The best OLED TVs could get even brighter – here’s how

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The best OLED TVs could get even brighter – here's how

After a brighter OLED TV? Researchers at the University of Michigan may have cracked OLED’s dim brightness problem, with a new electrode that can “liberate” 20% more light from respective screens – at the same time as increasing energy efficiency and improving the battery life of portable OLED displays (smartphones and the like).

The electrode design effectively improves the emission of light from an OLED screen’s diodes, with a blog post on the Univerisity of Michigan’s website stating that “the approach prevents light from being trapped in the light-emitting part of an OLED, enabling OLEDs to maintain brightness while using less power.”

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This electrode is intended to replace the transparent model typically used between the panel and its glass surface, using a 5nm (nanometer) silver and copper layer that better directs light towards the glass – with far less light being lost to the sides of each electrode.

But this could go even further, we’re told. Co-author of the study Changyeong Jeong says researchers were “able to free up about 34% of the light by using unconventional materials with special emission directions or patterning structures” – adding that manufacturers could even “liberate more than 40% of the light” using their processes.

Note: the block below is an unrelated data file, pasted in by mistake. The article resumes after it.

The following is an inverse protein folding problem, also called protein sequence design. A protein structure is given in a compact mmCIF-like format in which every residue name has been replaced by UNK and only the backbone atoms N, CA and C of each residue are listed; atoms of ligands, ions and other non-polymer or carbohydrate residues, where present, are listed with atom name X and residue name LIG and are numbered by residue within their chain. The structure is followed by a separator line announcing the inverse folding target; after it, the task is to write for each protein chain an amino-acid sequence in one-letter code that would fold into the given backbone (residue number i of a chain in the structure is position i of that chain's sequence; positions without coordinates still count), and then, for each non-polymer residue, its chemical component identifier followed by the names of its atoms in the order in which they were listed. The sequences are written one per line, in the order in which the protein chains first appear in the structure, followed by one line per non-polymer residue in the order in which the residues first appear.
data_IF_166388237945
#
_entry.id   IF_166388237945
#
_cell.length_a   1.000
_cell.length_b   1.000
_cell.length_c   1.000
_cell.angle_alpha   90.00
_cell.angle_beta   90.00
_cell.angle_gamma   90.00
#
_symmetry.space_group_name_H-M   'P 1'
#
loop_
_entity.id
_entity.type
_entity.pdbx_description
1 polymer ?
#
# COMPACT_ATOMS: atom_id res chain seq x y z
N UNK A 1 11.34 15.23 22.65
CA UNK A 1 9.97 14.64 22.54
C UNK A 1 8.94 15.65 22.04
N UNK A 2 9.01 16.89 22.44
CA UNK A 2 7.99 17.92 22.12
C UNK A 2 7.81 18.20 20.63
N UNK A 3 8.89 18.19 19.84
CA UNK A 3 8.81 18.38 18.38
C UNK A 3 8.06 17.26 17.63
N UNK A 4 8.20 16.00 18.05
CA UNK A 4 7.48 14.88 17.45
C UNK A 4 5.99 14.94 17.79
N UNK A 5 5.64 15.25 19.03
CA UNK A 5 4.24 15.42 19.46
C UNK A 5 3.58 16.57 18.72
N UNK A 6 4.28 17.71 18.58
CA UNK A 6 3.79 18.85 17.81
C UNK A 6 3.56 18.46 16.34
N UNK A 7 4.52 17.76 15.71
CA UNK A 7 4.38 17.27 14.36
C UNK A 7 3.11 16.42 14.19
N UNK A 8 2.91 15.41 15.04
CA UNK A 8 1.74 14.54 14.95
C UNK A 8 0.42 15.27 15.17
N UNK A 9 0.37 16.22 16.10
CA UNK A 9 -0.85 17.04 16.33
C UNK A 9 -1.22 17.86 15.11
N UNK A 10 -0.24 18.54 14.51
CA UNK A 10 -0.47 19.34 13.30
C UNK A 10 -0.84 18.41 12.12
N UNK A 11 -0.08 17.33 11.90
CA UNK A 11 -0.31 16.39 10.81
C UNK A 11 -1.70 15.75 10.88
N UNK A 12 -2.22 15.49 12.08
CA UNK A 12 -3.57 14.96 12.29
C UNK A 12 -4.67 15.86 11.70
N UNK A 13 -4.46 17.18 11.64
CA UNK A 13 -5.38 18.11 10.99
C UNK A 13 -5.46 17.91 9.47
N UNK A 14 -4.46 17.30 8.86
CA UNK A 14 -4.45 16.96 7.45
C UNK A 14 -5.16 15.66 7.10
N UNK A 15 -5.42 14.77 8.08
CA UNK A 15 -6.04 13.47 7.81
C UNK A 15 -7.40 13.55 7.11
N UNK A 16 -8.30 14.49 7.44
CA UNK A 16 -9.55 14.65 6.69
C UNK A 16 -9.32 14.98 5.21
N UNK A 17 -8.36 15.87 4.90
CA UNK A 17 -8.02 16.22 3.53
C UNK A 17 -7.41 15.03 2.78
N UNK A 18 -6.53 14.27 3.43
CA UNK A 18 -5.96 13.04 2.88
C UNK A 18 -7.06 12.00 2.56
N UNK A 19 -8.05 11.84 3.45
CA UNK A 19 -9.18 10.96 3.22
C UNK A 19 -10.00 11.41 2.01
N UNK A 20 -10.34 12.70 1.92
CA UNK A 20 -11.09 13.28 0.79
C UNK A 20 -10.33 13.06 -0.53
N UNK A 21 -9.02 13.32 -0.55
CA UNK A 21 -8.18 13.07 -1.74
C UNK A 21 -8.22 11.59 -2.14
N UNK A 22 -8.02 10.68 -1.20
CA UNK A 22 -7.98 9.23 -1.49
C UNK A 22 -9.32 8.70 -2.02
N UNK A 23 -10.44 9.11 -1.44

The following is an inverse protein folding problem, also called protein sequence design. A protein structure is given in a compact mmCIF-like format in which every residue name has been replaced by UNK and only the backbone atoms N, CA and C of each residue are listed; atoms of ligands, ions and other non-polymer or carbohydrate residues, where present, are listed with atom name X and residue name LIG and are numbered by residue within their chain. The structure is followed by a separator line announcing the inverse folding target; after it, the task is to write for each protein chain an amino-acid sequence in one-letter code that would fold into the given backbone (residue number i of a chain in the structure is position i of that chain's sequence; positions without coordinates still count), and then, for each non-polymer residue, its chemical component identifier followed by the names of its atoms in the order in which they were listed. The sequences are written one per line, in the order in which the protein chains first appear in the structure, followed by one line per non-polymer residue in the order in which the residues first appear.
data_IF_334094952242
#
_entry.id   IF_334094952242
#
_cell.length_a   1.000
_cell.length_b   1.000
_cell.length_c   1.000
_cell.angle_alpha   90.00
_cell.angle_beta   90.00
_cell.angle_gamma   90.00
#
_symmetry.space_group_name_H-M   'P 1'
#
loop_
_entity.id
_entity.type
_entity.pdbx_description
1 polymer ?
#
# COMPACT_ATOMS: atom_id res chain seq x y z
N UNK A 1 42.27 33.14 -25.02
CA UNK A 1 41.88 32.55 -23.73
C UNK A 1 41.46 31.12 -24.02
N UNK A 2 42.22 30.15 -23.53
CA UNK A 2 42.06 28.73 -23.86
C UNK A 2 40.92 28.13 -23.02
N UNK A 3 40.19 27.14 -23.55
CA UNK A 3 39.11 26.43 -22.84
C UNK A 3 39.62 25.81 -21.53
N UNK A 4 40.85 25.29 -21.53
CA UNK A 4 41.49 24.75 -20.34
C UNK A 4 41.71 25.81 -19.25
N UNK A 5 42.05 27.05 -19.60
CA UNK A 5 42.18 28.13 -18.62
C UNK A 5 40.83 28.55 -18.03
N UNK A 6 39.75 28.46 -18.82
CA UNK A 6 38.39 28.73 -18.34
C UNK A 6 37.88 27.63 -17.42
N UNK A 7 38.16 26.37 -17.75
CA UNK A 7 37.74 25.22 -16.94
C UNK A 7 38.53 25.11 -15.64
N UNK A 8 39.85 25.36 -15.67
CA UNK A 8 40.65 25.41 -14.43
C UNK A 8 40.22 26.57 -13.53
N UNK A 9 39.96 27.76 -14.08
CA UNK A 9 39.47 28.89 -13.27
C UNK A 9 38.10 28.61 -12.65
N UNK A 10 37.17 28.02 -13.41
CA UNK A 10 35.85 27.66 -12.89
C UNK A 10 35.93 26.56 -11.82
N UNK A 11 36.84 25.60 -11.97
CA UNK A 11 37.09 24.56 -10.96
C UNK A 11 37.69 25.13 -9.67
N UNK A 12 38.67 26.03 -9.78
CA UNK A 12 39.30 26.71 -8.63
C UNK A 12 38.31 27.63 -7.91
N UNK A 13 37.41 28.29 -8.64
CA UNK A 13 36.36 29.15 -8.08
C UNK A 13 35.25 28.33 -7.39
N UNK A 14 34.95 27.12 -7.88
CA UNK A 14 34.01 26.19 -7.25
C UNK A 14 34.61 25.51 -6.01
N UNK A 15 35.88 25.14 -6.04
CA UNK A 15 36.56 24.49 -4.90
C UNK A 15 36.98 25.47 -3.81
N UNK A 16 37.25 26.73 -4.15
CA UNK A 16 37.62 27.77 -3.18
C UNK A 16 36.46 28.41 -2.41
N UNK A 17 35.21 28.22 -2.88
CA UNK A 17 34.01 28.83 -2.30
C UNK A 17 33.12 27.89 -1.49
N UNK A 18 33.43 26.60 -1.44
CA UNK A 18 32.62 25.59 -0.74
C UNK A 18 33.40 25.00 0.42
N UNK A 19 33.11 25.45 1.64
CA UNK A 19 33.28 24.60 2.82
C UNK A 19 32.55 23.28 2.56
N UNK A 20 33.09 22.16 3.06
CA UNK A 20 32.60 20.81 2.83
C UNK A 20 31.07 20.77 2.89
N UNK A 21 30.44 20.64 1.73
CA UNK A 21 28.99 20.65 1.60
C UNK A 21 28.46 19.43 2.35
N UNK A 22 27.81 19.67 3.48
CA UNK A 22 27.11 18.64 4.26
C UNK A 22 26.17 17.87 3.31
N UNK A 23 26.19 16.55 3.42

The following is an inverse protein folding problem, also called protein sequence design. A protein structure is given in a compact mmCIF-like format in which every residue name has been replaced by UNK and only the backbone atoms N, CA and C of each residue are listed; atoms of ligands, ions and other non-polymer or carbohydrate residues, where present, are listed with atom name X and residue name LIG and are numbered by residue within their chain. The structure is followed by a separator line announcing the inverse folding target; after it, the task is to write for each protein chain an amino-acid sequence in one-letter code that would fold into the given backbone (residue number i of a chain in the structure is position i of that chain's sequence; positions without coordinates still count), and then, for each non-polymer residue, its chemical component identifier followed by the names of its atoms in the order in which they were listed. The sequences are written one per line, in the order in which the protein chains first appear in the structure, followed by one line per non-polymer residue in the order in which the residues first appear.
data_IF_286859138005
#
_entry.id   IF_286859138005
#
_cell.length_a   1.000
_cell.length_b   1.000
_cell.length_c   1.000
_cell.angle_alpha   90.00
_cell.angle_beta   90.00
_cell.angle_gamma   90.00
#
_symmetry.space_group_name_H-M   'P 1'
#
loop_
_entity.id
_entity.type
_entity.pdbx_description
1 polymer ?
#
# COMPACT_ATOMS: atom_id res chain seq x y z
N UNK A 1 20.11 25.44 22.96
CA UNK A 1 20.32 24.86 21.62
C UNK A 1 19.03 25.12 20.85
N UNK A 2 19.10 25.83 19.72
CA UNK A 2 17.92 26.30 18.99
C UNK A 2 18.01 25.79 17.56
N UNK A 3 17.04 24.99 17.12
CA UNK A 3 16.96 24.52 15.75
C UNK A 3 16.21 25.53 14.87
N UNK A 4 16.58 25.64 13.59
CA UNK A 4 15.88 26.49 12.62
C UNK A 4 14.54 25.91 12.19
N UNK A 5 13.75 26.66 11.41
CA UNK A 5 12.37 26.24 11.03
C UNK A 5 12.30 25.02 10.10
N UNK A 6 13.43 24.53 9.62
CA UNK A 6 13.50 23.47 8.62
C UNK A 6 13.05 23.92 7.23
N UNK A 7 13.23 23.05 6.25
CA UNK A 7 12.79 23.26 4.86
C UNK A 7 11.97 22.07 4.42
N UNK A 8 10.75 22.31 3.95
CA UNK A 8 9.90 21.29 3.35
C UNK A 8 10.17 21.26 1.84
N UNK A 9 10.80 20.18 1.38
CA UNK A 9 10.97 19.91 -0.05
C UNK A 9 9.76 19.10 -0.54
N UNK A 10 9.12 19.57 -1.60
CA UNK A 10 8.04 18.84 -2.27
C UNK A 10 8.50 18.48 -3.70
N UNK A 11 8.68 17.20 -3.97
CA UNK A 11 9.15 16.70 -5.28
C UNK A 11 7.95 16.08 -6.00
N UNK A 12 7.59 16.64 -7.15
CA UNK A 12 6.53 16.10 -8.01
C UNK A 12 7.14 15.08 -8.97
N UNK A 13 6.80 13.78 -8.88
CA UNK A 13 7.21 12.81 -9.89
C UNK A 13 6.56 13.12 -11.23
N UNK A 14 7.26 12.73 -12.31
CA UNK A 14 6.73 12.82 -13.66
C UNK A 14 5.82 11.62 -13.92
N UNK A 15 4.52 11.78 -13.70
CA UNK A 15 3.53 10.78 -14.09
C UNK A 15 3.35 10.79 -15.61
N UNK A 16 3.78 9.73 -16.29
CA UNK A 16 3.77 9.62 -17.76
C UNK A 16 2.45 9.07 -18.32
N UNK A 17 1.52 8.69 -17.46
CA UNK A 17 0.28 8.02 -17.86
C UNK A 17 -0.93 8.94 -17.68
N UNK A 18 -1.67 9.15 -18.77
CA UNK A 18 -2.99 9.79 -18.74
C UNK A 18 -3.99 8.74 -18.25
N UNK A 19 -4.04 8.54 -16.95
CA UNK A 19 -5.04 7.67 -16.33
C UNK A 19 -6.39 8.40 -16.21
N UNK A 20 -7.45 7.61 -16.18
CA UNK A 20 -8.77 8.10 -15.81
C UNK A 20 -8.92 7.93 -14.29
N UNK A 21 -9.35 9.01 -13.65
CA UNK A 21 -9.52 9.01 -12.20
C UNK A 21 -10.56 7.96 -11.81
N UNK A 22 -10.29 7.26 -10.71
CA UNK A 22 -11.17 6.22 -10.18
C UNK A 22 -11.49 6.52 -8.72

Light at the end of the tunnel

OLED TVs are notorious for their dim output, which is the next big hurdle for OLED manufacturers to overcome. It’s something that’s already changing, as with the new OLED evo panel used in the LG G1, which also outputs 20% more peak brightness than its 2020 predecessor, the LG GX.

However, LG Display tells us that larger TV sizes have the biggest impact in this regard, with a 83-inch panel size being best for their own luminance improvements – despite the LG G1 not currently coming in that size.

The real test for TV makers is whether they can apply widespread brightness solutions across their OLED TV ranges, in every size and iteration – getting closer to the 1,000 nits brightness level desired for HDR, or even the heady heights of QLED TVs that can output several times that.

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